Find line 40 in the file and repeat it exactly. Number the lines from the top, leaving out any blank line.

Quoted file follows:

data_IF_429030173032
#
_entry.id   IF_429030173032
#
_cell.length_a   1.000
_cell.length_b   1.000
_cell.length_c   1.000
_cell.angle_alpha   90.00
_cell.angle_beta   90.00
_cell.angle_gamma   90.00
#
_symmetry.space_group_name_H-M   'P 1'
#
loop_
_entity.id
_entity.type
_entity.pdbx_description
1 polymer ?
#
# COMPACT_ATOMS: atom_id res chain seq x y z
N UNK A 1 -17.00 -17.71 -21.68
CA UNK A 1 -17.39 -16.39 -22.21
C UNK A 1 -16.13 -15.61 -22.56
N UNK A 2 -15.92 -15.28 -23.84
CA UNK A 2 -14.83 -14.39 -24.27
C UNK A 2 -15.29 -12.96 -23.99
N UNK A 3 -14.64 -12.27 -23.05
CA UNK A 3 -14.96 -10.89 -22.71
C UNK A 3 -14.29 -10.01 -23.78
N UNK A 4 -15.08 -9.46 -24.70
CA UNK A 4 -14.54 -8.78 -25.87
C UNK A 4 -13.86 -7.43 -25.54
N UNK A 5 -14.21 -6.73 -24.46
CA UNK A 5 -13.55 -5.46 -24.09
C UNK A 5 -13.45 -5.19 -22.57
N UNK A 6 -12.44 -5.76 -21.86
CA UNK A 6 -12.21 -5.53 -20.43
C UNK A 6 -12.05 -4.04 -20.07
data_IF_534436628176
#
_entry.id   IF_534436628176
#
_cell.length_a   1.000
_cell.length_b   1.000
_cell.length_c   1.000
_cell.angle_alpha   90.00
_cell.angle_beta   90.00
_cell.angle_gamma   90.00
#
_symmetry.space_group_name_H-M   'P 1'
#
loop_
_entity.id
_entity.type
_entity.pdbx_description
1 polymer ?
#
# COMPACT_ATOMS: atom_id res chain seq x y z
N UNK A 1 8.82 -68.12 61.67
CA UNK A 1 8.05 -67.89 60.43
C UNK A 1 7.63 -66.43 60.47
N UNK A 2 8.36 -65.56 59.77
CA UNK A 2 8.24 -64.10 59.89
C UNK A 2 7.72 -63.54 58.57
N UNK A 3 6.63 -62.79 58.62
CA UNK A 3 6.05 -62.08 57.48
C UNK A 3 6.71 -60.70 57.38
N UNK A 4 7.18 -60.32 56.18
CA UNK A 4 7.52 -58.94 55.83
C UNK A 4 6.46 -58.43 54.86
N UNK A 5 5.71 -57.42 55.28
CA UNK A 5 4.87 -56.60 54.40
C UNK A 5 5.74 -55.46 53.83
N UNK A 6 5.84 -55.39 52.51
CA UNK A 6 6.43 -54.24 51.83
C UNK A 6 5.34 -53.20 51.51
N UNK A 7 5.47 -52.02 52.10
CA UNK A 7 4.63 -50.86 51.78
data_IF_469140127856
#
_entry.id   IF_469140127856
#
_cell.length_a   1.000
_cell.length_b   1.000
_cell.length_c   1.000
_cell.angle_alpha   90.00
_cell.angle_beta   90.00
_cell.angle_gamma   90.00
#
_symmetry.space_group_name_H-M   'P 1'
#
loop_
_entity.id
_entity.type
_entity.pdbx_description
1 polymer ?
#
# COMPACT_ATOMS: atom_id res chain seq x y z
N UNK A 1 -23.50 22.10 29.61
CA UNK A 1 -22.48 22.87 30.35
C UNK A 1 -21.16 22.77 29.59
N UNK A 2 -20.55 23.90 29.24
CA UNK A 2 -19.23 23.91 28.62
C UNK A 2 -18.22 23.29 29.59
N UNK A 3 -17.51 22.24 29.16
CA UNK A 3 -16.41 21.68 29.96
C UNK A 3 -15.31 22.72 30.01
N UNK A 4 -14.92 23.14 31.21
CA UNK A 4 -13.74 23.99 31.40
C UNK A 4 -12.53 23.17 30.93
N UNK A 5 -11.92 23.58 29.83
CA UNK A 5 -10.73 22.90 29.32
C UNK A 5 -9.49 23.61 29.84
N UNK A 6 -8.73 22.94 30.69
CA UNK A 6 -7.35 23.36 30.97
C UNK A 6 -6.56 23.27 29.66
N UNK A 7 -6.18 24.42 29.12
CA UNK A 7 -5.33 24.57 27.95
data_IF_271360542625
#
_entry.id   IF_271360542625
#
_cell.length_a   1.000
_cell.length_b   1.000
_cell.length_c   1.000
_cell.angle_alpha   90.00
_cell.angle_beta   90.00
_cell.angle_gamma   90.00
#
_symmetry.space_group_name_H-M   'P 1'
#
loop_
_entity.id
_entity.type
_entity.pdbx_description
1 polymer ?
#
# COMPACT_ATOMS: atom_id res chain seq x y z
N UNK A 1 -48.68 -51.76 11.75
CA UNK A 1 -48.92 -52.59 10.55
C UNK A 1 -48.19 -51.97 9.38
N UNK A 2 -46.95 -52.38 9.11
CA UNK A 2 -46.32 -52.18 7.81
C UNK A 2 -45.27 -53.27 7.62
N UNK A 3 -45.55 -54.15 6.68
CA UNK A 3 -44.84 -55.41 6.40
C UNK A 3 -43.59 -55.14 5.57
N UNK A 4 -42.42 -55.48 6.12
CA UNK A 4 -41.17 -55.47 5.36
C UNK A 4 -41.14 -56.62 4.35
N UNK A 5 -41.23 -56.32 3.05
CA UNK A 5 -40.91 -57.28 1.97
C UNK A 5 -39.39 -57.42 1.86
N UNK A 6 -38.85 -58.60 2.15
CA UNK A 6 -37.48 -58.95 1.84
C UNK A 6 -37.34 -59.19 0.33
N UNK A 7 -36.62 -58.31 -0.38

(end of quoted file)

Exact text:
#